National Physical Laboratory

Easing the way to lead-free solder

Tin whisker

Scientists at the National Physical Laboratory (NPL) are helping the electronics industry move to using lead-free solder alloys and meet regulatory changes, by researching how the potentially damaging 'tin pest' and 'tin whiskers' could affect them.

Tin pest, the allotropic phase transformation in tin and its alloys, can decompose tin into powder at low temperatures, which could dangerously affect the safety and functionality of electronic products used across many manufacturing sectors, such as the avionics industry. NPL has developed a method to measure the transformation rate to tin pest of lead-free alloys.

Pure tin component termination finishes are prone to the spontaneous growth of 'tin whiskers', which can cause catastrophic failures in electronic circuits. A new measurement system for evaluating the mitigation of tin whiskers by conformal coatings is available for use now, the test method can assess the ability of different conformal coatings to stop or slow down tin whisker growth. The method can also help developers to modify their coatings to inhibit whisker initiation, growth and penetration.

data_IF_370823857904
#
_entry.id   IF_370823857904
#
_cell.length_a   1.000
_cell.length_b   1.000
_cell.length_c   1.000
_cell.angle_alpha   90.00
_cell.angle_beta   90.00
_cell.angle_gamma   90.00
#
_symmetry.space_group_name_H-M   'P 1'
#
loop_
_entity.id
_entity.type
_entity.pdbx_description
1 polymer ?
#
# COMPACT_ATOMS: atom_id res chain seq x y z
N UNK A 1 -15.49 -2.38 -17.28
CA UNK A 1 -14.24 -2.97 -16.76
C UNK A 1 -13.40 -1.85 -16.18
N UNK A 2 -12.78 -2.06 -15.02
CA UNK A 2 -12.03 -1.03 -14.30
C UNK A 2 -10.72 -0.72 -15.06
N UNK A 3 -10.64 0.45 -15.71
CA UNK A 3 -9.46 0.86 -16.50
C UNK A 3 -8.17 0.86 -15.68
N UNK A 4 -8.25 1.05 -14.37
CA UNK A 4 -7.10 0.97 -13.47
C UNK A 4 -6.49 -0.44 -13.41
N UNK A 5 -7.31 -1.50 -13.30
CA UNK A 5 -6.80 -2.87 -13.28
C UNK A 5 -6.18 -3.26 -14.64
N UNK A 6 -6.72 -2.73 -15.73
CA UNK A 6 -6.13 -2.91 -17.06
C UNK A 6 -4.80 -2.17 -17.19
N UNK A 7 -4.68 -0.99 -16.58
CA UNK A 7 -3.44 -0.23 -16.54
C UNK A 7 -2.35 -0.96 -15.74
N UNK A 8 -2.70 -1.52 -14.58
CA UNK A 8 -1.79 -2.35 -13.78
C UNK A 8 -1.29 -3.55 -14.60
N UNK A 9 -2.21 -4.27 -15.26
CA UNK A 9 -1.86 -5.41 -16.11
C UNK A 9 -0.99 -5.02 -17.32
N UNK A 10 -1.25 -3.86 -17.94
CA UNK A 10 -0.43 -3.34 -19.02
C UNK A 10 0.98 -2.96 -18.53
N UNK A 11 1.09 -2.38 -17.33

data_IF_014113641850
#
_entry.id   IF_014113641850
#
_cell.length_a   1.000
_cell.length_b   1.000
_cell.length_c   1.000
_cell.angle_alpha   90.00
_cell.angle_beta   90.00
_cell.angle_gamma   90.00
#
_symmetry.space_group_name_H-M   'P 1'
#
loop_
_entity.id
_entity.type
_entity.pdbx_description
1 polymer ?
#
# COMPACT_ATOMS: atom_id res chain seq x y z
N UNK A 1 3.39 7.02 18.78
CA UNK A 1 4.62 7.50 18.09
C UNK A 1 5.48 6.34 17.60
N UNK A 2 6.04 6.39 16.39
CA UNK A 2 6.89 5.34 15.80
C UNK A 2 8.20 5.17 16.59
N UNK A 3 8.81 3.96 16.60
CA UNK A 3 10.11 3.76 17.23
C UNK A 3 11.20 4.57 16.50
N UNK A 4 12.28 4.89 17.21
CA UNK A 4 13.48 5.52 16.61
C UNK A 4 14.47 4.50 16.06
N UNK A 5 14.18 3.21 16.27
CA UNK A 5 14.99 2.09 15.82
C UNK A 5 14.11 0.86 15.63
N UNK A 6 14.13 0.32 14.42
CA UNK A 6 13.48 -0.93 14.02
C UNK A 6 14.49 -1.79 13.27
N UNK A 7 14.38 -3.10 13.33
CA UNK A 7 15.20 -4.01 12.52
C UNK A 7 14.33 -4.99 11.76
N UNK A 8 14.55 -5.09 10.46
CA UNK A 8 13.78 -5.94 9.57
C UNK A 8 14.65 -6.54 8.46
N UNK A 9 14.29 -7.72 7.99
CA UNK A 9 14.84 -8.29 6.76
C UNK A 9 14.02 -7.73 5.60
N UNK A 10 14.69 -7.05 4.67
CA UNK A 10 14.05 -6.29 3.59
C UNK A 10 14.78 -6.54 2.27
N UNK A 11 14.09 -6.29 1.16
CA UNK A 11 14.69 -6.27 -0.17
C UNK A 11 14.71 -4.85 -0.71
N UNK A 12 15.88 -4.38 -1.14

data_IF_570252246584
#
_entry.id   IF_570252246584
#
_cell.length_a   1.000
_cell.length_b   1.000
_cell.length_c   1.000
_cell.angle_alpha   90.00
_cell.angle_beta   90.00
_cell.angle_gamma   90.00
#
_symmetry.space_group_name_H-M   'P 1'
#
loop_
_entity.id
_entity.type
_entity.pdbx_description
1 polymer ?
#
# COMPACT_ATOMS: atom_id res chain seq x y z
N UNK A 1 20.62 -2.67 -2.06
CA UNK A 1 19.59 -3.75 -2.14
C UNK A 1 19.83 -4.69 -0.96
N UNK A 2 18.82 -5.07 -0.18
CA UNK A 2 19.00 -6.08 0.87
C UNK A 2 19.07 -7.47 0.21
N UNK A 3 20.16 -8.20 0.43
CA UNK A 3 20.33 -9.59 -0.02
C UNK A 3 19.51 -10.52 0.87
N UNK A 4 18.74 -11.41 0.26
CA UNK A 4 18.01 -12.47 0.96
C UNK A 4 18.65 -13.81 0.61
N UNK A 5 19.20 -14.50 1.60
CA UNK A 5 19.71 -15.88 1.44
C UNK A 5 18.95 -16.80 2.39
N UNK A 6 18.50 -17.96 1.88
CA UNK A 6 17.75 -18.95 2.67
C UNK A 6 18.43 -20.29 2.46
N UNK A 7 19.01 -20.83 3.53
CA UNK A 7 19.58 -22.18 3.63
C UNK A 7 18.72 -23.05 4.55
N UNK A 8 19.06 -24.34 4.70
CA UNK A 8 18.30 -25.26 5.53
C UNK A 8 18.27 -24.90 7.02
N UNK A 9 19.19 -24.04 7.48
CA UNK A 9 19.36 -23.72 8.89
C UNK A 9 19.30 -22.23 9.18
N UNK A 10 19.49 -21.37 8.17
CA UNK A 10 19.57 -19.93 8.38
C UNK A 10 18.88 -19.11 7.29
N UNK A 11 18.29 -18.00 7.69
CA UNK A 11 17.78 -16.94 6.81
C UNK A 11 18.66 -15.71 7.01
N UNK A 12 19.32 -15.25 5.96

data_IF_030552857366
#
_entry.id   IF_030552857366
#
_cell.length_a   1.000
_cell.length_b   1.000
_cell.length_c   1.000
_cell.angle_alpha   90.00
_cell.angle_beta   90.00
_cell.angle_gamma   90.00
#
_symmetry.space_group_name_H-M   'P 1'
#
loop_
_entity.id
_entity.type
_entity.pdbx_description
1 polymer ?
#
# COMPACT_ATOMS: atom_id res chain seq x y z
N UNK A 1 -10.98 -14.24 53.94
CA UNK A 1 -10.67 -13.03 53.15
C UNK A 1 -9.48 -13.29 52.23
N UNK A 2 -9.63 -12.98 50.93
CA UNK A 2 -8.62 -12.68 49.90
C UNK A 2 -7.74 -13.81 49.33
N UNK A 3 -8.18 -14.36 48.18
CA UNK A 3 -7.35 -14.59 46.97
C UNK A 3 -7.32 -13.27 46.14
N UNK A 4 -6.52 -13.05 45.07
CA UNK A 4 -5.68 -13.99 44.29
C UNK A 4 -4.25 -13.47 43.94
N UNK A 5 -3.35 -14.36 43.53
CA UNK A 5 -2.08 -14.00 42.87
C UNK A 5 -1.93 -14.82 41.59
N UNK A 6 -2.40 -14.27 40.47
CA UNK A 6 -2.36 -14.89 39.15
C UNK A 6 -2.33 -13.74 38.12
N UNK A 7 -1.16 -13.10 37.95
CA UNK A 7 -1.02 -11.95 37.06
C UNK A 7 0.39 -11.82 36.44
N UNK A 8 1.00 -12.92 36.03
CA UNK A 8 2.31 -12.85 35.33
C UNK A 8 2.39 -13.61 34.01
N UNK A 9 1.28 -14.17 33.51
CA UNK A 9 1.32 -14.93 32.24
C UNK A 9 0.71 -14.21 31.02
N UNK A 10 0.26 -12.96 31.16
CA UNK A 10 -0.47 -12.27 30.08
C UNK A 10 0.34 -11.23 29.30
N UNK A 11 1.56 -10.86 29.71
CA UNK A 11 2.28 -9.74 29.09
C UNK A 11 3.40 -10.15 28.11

For further information, please contact Chris Hunt

Find out more about NPL's research in Electronics Interconnection

Last Updated: 6 Mar 2013
Created: 12 Nov 2010